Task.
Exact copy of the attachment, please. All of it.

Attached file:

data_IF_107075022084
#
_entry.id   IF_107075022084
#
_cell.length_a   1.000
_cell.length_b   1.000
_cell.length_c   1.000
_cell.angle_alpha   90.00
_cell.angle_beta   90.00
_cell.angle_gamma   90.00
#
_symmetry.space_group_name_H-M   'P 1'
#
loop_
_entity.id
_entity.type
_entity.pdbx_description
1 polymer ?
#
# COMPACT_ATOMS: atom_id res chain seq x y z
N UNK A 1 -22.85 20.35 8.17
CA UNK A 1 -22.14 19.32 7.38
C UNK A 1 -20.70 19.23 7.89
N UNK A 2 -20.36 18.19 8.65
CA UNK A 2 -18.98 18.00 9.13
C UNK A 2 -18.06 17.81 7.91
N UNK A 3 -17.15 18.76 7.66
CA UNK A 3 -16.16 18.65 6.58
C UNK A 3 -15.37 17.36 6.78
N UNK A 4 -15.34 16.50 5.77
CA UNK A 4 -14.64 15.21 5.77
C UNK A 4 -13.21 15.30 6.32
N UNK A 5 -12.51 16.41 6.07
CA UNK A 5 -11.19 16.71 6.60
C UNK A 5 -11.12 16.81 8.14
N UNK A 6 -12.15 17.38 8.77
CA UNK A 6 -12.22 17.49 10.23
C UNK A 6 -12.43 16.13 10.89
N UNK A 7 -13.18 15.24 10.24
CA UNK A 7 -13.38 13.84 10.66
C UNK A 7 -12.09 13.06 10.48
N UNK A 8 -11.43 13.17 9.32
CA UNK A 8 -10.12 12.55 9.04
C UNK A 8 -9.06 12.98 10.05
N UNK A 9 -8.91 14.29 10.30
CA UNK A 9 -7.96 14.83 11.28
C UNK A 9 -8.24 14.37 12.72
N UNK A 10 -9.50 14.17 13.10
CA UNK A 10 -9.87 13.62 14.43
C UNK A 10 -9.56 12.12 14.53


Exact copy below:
data_IF_107075022084
#
_entry.id   IF_107075022084
#
_cell.length_a   1.000
_cell.length_b   1.000
_cell.length_c   1.000
_cell.angle_alpha   90.00
_cell.angle_beta   90.00
_cell.angle_gamma   90.00
#
_symmetry.space_group_name_H-M   'P 1'
#
loop_
_entity.id
_entity.type
_entity.pdbx_description
1 polymer ?
#
# COMPACT_ATOMS: atom_id res chain seq x y z
N UNK A 1 -22.85 20.35 8.17
CA UNK A 1 -22.14 19.32 7.38
C UNK A 1 -20.70 19.23 7.89
N UNK A 2 -20.36 18.19 8.65
CA UNK A 2 -18.98 18.00 9.13
C UNK A 2 -18.06 17.81 7.91
N UNK A 3 -17.15 18.76 7.66
CA UNK A 3 -16.16 18.65 6.58
C UNK A 3 -15.37 17.36 6.78
N UNK A 4 -15.34 16.50 5.77
CA UNK A 4 -14.64 15.21 5.77
C UNK A 4 -13.21 15.30 6.32
N UNK A 5 -12.51 16.41 6.07
CA UNK A 5 -11.19 16.71 6.60
C UNK A 5 -11.12 16.81 8.14
N UNK A 6 -12.15 17.38 8.77
CA UNK A 6 -12.22 17.49 10.23
C UNK A 6 -12.43 16.13 10.89
N UNK A 7 -13.18 15.24 10.24
CA UNK A 7 -13.38 13.84 10.66
C UNK A 7 -12.09 13.06 10.48
N UNK A 8 -11.43 13.17 9.32
CA UNK A 8 -10.12 12.55 9.04
C UNK A 8 -9.06 12.98 10.05
N UNK A 9 -8.91 14.29 10.30
CA UNK A 9 -7.96 14.83 11.28
C UNK A 9 -8.24 14.37 12.72
N UNK A 10 -9.50 14.17 13.10
CA UNK A 10 -9.87 13.62 14.43
C UNK A 10 -9.56 12.12 14.53